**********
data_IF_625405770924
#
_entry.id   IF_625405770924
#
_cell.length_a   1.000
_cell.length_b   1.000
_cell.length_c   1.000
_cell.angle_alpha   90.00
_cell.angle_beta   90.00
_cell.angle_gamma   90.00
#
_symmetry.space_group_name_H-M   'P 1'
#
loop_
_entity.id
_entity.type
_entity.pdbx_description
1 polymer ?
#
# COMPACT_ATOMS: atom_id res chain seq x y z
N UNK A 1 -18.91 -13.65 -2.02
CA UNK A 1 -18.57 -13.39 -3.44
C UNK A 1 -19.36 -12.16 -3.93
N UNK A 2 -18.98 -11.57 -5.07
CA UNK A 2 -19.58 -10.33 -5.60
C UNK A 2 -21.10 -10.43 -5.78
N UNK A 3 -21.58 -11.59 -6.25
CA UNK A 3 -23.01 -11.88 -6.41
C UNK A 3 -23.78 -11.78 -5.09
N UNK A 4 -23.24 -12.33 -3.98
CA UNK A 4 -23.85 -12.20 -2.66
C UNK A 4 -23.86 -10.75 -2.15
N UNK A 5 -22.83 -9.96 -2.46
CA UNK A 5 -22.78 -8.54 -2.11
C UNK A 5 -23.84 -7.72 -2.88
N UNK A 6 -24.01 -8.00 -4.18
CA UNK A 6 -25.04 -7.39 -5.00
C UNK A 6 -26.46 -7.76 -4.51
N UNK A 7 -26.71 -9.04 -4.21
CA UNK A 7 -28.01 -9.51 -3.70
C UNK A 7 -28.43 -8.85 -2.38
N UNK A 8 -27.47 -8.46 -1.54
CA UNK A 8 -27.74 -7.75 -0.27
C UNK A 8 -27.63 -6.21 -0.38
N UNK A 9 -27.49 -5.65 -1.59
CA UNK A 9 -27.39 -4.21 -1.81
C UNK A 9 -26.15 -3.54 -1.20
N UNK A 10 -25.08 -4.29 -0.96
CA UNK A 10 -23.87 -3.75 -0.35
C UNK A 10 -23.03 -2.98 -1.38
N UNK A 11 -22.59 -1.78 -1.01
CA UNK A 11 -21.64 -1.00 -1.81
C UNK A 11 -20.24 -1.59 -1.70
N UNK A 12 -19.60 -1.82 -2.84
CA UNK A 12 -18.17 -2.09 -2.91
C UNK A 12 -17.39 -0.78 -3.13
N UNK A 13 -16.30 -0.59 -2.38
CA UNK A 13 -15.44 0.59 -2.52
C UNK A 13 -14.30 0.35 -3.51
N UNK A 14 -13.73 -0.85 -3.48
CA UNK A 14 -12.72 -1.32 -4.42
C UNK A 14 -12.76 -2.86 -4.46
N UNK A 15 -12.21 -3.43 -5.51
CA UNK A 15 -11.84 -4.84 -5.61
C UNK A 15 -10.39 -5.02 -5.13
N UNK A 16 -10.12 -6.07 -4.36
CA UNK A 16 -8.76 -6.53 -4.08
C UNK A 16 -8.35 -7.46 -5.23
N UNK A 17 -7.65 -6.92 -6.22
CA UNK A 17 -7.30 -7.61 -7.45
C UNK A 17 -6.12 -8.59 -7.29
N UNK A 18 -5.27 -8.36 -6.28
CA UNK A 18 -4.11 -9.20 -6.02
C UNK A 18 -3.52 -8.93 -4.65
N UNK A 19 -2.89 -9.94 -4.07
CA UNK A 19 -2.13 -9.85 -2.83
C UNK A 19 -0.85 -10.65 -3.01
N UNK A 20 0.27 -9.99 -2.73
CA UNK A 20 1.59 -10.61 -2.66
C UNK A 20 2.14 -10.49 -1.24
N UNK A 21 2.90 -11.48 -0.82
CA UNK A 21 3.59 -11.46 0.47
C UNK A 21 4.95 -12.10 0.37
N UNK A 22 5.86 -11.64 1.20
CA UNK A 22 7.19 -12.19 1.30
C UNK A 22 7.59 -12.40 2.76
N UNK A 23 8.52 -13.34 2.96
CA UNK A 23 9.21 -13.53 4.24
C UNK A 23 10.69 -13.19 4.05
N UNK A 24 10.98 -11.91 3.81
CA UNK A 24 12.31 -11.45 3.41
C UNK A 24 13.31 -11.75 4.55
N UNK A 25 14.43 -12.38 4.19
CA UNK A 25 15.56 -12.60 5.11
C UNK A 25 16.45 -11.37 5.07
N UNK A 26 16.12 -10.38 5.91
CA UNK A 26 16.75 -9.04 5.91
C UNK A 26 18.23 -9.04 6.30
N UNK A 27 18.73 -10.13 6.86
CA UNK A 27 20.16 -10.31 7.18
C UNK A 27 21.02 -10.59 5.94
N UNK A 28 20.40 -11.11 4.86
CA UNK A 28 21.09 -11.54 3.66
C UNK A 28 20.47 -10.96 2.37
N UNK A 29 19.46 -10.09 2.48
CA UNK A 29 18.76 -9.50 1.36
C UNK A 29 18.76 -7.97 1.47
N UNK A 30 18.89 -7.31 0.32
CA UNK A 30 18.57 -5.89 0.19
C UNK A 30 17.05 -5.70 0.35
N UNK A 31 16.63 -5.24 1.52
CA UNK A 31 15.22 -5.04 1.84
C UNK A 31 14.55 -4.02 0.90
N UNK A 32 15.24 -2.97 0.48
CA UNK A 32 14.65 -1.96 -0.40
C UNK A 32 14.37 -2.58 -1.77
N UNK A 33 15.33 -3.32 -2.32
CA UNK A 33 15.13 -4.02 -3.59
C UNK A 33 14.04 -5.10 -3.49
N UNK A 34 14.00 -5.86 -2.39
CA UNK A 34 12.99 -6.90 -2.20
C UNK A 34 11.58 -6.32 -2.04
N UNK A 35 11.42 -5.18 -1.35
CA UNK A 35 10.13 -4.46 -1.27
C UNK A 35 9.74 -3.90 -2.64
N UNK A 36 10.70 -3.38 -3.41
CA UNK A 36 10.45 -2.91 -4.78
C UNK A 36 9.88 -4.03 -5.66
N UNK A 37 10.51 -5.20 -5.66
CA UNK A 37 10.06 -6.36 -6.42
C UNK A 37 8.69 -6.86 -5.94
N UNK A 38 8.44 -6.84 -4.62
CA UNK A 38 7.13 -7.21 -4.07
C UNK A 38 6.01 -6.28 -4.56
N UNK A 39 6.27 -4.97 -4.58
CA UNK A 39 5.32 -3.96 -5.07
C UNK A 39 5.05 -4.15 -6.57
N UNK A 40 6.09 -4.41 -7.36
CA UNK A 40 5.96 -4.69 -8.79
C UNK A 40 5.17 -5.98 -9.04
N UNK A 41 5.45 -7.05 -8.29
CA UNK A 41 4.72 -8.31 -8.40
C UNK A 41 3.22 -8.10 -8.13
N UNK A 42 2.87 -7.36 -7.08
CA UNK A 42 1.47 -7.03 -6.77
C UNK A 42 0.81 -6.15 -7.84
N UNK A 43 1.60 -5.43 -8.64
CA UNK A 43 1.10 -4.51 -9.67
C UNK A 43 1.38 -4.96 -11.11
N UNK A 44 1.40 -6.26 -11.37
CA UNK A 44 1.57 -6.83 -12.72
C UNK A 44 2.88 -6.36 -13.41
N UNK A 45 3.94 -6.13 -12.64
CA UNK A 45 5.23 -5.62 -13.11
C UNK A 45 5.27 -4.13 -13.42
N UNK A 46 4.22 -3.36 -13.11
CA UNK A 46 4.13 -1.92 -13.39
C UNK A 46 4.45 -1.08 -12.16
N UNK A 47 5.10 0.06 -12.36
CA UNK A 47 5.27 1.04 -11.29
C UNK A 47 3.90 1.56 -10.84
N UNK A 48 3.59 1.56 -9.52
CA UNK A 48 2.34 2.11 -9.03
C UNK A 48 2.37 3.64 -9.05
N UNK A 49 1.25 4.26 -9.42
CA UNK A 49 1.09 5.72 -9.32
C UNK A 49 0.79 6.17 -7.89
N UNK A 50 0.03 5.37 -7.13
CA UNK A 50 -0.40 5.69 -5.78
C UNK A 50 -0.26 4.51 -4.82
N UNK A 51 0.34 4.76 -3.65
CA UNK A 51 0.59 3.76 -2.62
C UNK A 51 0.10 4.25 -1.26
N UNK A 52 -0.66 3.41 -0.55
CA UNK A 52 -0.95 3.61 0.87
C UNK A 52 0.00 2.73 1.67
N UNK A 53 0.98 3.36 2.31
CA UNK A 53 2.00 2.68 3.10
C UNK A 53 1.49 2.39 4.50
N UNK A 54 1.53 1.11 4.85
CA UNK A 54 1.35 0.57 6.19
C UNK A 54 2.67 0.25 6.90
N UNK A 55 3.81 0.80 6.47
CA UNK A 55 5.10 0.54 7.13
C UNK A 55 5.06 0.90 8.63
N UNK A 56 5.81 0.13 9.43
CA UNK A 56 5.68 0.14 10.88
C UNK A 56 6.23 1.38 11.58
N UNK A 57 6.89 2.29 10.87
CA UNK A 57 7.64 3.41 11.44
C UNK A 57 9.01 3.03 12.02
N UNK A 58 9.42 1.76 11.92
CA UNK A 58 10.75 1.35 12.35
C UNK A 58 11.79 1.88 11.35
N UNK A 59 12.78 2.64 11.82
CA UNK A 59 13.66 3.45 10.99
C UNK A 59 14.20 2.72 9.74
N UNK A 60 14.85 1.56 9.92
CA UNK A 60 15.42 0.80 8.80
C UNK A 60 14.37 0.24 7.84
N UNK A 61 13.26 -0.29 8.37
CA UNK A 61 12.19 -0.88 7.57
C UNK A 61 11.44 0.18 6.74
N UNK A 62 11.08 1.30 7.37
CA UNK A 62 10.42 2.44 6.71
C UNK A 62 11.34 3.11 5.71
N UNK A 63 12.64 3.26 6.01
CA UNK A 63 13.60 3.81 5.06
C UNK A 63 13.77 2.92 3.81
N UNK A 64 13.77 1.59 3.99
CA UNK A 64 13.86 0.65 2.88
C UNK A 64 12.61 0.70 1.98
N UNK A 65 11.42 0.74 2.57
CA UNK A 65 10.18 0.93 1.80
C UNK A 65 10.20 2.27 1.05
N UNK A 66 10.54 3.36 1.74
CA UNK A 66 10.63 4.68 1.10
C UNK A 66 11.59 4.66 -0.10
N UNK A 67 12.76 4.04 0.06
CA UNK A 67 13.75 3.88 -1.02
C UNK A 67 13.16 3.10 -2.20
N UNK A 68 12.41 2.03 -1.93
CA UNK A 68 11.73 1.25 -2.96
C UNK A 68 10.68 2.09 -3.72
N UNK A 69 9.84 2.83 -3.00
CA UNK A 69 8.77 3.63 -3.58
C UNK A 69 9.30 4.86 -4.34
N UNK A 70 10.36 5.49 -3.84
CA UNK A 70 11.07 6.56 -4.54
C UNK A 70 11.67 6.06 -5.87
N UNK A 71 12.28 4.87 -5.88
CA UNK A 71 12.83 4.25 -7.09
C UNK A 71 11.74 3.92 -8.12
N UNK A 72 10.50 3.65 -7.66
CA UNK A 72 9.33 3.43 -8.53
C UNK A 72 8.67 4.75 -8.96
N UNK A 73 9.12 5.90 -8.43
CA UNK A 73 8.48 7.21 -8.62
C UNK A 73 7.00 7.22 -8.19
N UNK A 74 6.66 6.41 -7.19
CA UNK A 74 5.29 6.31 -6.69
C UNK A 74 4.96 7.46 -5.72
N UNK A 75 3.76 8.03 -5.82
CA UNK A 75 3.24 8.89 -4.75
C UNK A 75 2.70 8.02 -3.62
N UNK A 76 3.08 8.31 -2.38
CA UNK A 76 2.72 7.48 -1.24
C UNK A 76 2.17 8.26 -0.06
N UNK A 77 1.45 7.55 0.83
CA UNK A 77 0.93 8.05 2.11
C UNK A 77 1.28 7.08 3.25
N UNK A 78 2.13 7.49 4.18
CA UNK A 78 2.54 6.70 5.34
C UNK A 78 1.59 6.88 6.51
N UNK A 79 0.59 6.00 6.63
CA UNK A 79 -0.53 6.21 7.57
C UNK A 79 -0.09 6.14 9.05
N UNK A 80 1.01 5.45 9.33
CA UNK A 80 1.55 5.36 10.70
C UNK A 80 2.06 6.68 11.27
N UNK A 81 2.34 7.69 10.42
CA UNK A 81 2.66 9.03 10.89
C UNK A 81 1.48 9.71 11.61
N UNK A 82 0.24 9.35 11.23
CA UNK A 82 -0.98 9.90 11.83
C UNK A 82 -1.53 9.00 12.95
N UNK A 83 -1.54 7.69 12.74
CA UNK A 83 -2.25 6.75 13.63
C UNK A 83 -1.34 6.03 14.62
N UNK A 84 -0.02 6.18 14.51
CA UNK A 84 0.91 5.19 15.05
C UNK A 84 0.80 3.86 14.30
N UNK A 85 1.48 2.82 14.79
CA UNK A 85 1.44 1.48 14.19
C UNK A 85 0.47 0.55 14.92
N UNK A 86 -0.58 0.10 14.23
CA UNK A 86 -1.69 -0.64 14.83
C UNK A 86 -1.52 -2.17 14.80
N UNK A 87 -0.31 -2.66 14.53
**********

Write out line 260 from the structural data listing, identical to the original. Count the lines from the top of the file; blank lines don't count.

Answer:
C UNK A 80 2.06 6.68 11.27